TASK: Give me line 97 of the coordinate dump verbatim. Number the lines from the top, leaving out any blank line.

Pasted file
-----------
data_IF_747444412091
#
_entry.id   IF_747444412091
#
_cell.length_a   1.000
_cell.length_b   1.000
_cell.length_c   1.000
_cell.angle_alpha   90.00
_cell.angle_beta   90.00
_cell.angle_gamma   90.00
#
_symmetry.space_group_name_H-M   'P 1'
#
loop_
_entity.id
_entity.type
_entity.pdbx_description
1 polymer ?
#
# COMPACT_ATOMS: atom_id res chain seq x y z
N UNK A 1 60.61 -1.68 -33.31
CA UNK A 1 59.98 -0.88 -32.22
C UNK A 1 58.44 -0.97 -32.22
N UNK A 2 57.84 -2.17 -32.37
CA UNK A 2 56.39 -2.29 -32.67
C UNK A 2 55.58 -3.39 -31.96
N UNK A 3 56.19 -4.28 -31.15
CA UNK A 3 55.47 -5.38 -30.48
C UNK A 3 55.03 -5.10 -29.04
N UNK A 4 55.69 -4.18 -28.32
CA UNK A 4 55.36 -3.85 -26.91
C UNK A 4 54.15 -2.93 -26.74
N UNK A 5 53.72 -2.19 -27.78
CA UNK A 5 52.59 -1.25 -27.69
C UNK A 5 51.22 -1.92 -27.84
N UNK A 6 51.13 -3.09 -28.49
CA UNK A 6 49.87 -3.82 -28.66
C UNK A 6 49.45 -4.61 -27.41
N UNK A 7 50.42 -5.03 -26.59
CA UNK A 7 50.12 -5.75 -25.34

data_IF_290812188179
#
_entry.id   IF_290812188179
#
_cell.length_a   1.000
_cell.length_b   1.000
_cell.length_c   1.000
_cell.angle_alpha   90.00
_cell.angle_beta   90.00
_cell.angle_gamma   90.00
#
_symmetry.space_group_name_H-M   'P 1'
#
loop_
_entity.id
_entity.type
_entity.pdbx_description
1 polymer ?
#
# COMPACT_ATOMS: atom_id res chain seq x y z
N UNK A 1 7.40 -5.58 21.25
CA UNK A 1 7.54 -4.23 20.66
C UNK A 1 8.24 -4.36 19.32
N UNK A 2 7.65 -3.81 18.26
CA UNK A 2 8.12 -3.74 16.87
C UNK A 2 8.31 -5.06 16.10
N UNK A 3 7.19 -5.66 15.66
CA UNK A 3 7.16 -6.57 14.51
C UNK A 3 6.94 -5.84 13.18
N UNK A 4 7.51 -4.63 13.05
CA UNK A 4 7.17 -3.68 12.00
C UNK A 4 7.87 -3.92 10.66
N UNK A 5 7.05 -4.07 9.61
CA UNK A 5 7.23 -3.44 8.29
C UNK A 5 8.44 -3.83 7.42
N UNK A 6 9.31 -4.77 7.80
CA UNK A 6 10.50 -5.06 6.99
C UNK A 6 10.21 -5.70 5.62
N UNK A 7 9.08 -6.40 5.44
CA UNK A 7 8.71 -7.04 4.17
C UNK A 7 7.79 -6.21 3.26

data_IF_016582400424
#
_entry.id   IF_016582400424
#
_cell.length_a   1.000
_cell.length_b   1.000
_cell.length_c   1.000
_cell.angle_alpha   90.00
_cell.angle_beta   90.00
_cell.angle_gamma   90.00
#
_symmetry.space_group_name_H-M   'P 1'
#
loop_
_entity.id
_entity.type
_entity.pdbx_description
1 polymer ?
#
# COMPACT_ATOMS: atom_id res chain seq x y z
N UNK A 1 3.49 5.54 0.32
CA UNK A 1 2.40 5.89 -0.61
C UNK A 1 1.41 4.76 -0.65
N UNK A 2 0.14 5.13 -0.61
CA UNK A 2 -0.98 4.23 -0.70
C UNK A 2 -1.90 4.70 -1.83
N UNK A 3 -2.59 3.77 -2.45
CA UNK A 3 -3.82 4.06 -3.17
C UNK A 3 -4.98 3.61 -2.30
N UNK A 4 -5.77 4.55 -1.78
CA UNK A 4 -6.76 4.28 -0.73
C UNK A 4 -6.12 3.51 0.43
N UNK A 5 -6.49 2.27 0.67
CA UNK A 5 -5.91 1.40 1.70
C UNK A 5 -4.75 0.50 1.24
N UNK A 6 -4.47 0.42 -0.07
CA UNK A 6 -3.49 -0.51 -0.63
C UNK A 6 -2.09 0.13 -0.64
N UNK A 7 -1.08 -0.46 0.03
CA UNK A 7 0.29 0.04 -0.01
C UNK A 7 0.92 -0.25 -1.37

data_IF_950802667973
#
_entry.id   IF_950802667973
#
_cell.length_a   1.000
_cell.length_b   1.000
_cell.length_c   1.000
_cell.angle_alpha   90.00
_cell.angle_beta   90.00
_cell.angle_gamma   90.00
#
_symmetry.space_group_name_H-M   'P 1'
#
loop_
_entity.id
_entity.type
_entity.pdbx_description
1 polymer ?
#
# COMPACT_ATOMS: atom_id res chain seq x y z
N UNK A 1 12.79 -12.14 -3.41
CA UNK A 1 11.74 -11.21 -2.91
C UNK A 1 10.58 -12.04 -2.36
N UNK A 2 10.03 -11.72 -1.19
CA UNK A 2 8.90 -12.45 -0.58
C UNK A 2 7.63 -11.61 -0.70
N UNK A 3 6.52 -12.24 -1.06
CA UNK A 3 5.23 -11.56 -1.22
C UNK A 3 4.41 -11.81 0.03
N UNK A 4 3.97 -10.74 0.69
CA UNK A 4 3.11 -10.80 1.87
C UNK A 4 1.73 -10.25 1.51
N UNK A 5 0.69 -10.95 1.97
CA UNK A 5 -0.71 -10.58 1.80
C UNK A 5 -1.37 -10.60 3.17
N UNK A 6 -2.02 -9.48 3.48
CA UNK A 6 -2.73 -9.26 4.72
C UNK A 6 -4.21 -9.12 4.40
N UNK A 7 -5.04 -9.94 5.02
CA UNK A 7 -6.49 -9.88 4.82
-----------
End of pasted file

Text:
_entity.type